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Renovation, reversibility, and movement

As the renovation in my house, including that of the practice space, is slowly reaching its culmination moment, the tension of the final decisions and accumulated stress from all the previous ones are having their own peak party time.


I can physically sense how every little issue and every next decision requires more of my mental energy than the previous one.


It appears, there is even a specific scientific term for this - decision fatigue.


In decision-making, there is an important place for the reversibility factor. The easier it is to reverse the decision (i.e. change it afterwards), the easier it should be for a person to make it. Low risks, no need to waste time.


The “not so easily reversible” decisions however, like the type of the tiles for the bathroom, the position of the build-in lights on the ceiling, or the colour of the walls, are considerably harder to change afterwards, so the psychological pressure to make a good choice is much higher. Thus the related emotional stress. Even more so for a conscientious kind of person like myself.


Unfortunately, the latter kind of decision is what fills my life these days.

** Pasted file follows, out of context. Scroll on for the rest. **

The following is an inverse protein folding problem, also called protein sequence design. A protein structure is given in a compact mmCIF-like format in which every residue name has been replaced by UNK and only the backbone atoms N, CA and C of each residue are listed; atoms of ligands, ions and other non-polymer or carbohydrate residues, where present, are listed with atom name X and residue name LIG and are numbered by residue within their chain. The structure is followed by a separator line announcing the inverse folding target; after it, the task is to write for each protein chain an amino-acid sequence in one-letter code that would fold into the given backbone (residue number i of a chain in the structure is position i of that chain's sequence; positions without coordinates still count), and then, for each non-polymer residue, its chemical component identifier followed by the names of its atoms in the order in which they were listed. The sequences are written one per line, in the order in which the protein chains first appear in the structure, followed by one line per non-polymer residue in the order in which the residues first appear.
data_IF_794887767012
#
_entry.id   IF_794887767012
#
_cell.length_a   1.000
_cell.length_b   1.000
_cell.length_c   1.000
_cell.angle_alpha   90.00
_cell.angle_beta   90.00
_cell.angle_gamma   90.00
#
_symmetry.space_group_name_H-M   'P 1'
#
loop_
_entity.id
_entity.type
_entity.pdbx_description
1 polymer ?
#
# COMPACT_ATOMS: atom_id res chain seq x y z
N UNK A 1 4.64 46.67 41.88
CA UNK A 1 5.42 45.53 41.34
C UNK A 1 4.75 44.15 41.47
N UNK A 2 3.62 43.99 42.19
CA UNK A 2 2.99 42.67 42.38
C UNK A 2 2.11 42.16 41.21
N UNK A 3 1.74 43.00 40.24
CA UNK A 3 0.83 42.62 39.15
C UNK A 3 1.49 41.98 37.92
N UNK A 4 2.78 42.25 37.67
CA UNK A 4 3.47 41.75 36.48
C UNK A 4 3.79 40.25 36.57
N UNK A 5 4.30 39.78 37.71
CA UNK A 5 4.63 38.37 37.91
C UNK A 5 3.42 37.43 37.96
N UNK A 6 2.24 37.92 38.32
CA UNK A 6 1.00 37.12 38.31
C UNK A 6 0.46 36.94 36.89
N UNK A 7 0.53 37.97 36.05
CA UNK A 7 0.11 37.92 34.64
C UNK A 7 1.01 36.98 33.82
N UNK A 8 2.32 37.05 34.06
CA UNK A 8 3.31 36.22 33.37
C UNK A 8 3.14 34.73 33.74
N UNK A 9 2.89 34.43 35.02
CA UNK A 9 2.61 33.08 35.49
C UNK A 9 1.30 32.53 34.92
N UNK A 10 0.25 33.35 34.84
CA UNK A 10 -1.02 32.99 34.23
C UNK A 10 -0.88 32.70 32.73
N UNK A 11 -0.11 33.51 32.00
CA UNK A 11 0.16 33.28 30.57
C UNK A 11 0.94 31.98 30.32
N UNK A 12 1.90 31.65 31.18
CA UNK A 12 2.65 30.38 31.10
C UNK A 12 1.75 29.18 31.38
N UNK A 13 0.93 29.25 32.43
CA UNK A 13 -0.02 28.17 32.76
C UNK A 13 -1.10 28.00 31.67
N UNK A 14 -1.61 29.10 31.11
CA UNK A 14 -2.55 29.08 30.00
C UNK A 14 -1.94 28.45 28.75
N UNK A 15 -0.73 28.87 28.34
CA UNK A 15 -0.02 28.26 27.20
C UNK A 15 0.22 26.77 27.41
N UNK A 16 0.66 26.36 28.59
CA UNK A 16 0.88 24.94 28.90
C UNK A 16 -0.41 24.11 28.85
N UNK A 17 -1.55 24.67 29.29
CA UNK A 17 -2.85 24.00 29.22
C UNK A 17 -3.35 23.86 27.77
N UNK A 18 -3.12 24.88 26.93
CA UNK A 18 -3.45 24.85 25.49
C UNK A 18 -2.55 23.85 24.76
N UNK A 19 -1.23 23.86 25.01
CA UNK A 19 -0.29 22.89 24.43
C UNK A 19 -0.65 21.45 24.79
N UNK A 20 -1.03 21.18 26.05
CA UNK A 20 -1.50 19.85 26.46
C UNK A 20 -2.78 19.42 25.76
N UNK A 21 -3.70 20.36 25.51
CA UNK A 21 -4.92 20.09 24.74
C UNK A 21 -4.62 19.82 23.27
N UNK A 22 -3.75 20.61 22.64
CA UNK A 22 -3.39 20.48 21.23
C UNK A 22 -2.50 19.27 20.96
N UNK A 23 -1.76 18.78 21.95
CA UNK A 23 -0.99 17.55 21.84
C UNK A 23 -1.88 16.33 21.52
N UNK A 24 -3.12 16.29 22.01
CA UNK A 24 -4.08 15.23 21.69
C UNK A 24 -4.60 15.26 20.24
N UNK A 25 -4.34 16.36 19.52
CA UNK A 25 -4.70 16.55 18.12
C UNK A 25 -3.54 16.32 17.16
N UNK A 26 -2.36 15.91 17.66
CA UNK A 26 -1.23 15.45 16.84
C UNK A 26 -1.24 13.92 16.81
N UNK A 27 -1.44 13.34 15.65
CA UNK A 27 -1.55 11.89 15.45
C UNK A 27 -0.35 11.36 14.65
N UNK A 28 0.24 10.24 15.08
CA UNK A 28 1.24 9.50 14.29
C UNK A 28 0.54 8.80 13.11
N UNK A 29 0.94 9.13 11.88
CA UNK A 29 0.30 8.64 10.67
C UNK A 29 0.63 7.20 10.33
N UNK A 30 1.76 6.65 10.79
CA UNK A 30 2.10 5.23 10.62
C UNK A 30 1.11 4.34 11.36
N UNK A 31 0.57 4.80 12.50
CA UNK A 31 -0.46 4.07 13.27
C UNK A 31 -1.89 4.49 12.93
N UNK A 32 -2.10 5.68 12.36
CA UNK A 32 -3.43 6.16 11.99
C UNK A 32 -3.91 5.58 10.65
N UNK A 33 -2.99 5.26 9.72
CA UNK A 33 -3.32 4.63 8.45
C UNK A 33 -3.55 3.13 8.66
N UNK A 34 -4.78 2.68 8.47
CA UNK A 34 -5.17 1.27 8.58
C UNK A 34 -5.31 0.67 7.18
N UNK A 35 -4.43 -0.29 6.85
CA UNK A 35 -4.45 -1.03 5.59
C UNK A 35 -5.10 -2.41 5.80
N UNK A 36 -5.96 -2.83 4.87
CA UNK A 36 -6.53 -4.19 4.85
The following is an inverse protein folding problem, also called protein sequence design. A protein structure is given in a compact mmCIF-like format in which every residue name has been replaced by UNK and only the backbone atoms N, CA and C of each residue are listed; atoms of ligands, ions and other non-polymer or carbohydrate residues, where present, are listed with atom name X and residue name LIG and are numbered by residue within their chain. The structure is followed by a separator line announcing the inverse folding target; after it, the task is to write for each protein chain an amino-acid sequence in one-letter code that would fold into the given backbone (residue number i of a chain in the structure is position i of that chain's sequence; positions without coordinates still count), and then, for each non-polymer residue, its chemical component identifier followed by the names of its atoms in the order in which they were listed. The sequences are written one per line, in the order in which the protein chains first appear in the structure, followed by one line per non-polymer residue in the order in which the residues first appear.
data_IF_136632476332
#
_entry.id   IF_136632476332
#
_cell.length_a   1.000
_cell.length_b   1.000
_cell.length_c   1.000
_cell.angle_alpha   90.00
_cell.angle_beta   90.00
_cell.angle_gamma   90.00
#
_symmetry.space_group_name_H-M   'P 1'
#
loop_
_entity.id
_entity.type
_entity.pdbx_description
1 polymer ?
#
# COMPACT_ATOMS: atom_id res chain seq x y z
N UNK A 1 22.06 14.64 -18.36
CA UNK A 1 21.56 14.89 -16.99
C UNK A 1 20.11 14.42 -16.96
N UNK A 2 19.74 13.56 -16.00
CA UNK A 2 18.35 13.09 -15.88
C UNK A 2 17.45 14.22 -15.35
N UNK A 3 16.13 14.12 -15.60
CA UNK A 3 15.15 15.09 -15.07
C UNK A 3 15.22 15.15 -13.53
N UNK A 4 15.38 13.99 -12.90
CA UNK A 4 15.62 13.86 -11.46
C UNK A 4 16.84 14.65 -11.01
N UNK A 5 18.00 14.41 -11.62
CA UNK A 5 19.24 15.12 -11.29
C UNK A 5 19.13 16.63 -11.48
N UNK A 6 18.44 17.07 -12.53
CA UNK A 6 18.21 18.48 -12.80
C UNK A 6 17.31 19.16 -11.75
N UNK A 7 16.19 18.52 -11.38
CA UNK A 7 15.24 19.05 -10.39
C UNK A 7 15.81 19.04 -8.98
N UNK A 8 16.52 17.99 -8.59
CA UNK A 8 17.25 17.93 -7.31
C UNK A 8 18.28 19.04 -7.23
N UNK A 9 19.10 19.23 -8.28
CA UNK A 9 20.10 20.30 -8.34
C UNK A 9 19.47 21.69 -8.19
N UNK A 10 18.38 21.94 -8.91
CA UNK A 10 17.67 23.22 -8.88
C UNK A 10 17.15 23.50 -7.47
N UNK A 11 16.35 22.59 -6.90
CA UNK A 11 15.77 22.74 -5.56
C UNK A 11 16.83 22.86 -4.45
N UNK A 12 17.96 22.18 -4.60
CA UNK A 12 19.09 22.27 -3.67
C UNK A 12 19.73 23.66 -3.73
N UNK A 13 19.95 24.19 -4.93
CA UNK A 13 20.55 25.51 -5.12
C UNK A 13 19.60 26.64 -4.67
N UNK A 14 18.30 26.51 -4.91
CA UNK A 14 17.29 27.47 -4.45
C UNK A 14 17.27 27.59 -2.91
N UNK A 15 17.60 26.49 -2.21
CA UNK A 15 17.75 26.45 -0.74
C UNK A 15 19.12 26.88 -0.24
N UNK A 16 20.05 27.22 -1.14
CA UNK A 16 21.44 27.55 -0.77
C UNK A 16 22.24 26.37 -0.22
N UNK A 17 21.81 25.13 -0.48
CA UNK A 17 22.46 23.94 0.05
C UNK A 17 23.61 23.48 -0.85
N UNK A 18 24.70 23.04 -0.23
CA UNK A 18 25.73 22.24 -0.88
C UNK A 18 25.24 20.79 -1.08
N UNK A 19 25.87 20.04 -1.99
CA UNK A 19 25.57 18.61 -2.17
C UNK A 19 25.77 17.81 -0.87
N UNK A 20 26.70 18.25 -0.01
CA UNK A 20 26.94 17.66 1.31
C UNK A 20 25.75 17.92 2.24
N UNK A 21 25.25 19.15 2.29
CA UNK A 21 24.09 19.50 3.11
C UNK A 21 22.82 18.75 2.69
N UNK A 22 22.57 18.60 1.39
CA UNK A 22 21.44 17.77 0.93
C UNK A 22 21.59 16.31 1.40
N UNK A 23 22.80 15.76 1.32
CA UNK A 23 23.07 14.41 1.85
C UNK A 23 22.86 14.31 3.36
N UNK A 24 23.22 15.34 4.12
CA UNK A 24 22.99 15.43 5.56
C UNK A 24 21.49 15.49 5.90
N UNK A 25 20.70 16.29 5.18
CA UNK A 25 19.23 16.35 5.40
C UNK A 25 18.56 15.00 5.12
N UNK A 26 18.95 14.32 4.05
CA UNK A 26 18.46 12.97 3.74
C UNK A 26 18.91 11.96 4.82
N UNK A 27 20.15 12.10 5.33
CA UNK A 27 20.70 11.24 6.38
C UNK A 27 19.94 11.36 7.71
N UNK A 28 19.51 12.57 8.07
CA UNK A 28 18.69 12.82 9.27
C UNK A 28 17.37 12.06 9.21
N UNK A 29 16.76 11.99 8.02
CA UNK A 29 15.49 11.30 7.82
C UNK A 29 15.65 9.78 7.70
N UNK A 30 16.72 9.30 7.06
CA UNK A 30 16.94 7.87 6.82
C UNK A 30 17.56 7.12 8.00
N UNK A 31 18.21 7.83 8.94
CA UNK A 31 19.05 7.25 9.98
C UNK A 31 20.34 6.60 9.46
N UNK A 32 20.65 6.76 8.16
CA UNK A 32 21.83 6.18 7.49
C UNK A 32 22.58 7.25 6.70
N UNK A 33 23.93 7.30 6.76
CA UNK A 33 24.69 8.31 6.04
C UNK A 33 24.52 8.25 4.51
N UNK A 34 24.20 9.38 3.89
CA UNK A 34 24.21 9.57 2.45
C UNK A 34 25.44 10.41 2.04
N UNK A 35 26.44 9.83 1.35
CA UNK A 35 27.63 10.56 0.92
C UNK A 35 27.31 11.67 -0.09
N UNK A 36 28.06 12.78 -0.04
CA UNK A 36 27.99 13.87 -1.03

So, as I’m going through this process, I inevitably draw parallels to the bodywork.


Interestingly enough, reversibility is also one of the principal indicators we use in somatic education to evaluate the quality of the movement.


In the lessons, we aim to do every movement in such a way that we can stop it at any moment, then go back, continue, or decide to do a completely different thing. This is the movement that gives you full freedom to do exactly what you want at any moment. This is a good quality movement (and not the “pushing through” one).


Wait, but why is reversibility so important?


When people think of movement, they often think of movement being successful only as far as it fulfils their intention well enough.


When you want to grab a piece of bread from the plate, you want to end up with the bread in your hand without smashing the plate for example. And that’s a fair point, but there is a “but”.


Very often the way we habitually do a movement is very far from being an optimal way, which over years might create a whole lot of tension and pain problems.


You see, many functions (like walking, turning, reaching for something or lifting an object, etc.) we learn in our early years.


Unfortunately, often way ahead of biological time to learn them due to the encouragement and expectations of the adults (who wished us the best by that, no doubt).


There is a natural sequence to a child’s musculoskeletal system development.


First rolling over, then pushing up, crawling, rocking, sitting, pulling, and so on… (these are only selected indicative steps, with much more in between of course).


Let’s consider walking. When a child’s little body is not ready in its development to start walking but the parents encourage it by different means (for example pushing a toddler to use all kinds of walking assisting devices), the child tries to please the parents and adopts the best way possible.